1725 – Jonathan Wild died. He was perhaps the most infamous criminal of London — and possibly Great Britain — during the 18th century, both because of his own actions and the uses novelists, playwrights, and political satirists made of them.
He invented a scheme which allowed him to run one of the most successful gangs of thieves of the era, all the while appearing to be the nation’s leading policeman. He manipulated the press and the nation’s fears to become the most loved public figure of the 1720s; this love turned to hatred when his villainy was exposed. After his death, he became a symbol of corruption and hypocrisy.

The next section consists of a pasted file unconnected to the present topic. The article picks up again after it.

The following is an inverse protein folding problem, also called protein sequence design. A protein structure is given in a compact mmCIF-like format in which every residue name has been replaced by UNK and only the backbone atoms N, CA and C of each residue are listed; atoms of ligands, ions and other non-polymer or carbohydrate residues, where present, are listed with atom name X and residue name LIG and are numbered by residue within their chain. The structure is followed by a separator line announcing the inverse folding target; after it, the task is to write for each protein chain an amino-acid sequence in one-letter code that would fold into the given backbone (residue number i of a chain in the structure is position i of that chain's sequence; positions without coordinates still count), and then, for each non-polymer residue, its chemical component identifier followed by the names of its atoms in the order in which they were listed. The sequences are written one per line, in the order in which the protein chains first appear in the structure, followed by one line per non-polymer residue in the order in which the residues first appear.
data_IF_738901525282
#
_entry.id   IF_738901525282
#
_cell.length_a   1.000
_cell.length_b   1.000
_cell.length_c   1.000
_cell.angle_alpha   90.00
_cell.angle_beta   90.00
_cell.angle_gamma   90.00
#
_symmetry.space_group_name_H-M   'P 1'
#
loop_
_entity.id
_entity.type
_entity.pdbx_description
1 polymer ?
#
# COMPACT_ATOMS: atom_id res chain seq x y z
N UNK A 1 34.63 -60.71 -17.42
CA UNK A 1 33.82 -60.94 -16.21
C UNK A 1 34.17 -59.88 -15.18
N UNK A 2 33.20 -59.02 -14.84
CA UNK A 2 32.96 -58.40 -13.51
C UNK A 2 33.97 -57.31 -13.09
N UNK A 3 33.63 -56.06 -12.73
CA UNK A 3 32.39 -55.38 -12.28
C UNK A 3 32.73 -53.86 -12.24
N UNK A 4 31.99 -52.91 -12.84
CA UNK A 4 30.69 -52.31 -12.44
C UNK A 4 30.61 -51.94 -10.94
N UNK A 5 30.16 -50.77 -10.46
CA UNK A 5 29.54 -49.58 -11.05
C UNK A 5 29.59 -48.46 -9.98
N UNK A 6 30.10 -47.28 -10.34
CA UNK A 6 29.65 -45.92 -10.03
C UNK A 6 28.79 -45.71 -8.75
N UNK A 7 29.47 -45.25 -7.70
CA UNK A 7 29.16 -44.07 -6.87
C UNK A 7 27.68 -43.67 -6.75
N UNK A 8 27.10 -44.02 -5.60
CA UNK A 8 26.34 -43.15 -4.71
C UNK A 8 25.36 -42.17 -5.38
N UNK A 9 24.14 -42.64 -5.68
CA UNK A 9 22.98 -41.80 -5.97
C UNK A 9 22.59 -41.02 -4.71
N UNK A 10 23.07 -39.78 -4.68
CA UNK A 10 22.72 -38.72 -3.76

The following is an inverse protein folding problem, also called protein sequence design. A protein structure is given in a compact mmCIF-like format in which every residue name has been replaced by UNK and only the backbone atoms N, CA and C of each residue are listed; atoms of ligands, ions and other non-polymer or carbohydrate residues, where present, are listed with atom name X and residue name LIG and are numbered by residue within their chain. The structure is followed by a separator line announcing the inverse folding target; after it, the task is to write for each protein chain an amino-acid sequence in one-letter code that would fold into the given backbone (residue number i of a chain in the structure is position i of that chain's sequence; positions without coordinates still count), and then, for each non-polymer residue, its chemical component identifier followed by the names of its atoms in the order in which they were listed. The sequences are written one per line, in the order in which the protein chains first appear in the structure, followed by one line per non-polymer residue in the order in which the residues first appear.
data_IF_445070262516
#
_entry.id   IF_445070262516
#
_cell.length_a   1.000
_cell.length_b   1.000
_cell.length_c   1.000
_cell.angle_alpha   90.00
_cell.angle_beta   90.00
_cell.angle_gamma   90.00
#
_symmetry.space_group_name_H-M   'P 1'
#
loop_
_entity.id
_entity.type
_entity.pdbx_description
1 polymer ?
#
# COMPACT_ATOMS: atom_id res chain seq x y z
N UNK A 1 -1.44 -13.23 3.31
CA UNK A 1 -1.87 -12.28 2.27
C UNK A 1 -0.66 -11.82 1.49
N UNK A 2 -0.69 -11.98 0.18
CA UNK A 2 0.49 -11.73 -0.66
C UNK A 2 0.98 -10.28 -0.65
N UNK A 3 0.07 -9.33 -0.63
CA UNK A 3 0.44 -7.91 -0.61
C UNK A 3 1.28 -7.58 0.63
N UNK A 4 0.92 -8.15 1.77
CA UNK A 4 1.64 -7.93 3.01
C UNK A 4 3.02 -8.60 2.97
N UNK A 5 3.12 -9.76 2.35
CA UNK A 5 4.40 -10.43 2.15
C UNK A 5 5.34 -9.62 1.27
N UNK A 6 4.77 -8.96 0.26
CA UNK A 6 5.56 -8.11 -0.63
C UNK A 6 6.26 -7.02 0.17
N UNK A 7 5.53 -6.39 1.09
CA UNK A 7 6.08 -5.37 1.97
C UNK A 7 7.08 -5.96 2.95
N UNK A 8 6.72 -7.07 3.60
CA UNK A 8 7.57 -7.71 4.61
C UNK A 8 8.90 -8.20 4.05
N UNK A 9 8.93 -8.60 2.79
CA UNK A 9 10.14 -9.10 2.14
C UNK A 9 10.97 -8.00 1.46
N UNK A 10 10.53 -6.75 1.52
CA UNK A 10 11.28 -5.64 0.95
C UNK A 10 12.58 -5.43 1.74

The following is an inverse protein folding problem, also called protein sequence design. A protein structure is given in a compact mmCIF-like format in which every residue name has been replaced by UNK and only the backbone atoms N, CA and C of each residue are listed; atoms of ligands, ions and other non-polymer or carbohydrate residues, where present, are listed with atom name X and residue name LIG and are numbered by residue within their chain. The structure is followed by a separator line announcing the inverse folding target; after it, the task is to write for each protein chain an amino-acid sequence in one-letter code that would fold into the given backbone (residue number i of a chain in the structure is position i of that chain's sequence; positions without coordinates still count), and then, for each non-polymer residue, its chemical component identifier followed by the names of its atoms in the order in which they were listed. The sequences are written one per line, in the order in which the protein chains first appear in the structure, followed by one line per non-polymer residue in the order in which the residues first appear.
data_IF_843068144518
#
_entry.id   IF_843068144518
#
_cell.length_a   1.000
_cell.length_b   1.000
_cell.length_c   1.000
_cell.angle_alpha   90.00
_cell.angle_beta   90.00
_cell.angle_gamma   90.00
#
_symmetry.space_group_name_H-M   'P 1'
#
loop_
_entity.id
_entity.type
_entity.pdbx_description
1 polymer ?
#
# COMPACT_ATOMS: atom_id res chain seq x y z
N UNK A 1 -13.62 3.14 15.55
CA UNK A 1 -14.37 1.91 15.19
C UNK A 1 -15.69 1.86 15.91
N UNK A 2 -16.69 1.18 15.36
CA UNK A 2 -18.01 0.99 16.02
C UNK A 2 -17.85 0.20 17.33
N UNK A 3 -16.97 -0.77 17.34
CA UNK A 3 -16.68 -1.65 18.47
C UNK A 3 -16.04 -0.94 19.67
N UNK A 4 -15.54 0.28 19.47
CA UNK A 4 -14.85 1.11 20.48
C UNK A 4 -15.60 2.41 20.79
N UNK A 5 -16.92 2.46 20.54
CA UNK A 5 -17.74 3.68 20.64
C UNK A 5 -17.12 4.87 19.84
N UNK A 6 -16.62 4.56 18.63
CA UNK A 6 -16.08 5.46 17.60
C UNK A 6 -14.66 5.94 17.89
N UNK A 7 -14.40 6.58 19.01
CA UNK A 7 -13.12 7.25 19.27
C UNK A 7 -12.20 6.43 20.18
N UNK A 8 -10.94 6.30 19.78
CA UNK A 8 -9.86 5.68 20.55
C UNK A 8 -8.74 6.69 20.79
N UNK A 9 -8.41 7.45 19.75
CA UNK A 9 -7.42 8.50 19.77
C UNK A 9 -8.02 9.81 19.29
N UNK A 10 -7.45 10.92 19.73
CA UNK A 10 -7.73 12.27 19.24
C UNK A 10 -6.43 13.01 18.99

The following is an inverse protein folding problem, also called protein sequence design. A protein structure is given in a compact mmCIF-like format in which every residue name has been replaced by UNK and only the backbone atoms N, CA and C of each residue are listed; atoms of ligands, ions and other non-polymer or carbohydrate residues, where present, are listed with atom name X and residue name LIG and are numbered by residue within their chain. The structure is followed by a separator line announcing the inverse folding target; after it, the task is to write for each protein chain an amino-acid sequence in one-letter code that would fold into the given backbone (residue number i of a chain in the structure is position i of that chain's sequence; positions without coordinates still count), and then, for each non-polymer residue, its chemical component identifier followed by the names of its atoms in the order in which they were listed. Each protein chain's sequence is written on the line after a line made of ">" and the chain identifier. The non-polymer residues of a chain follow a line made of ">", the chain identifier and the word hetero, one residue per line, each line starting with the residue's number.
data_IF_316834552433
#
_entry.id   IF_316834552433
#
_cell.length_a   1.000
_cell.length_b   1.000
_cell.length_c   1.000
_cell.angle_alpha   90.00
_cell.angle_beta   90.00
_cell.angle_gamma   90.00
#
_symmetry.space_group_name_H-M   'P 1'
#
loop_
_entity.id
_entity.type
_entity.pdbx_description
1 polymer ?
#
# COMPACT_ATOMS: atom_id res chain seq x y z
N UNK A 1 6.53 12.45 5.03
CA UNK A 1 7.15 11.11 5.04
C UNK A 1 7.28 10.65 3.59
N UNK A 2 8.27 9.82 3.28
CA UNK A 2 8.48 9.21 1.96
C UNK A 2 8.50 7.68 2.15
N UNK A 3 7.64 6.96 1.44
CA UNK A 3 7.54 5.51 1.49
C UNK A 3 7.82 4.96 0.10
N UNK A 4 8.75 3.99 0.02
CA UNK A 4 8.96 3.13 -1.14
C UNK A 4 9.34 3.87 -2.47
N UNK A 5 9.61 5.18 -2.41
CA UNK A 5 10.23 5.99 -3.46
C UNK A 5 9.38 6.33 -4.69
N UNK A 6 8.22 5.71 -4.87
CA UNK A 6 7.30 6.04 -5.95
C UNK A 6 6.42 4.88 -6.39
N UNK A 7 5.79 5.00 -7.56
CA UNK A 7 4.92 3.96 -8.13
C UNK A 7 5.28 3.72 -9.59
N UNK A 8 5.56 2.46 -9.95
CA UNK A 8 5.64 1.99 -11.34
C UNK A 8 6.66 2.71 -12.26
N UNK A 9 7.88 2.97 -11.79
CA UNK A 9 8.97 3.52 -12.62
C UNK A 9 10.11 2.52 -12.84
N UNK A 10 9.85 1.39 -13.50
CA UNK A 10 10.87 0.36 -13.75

When Wild was taken for execution to the gallows at Tyburn , Daniel Defoe said that the crowd was far larger than any they had seen before and that, instead of any celebration or commiseration with the condemned,
“wherever he came, there was nothing but hollowing and huzzas,
as if it had been upon a triumph.”
Wild’s hanging was a great event, and tickets were sold in advance for the best vantage points. Even in a year with a great many macabre spectacles, Wild drew an especially large and boisterous crowd. The hangman, Richard Arnet, had been a guest at Wild’s wedding.
In the dead of night, Wild’s body was buried in secret at the churchyard of St Pancras Old Church next to Elizabeth Mann, his third wife. His burial was only temporary.
In the 18th century, autopsies and dissections were performed on the most notorious criminals, and consequently Wild’s body was exhumed and sold to the Royal College of Surgeons for dissection. His skeleton remains on public display in the Royal College’s Hunterian Museum in Lincoln’s Inn Fields.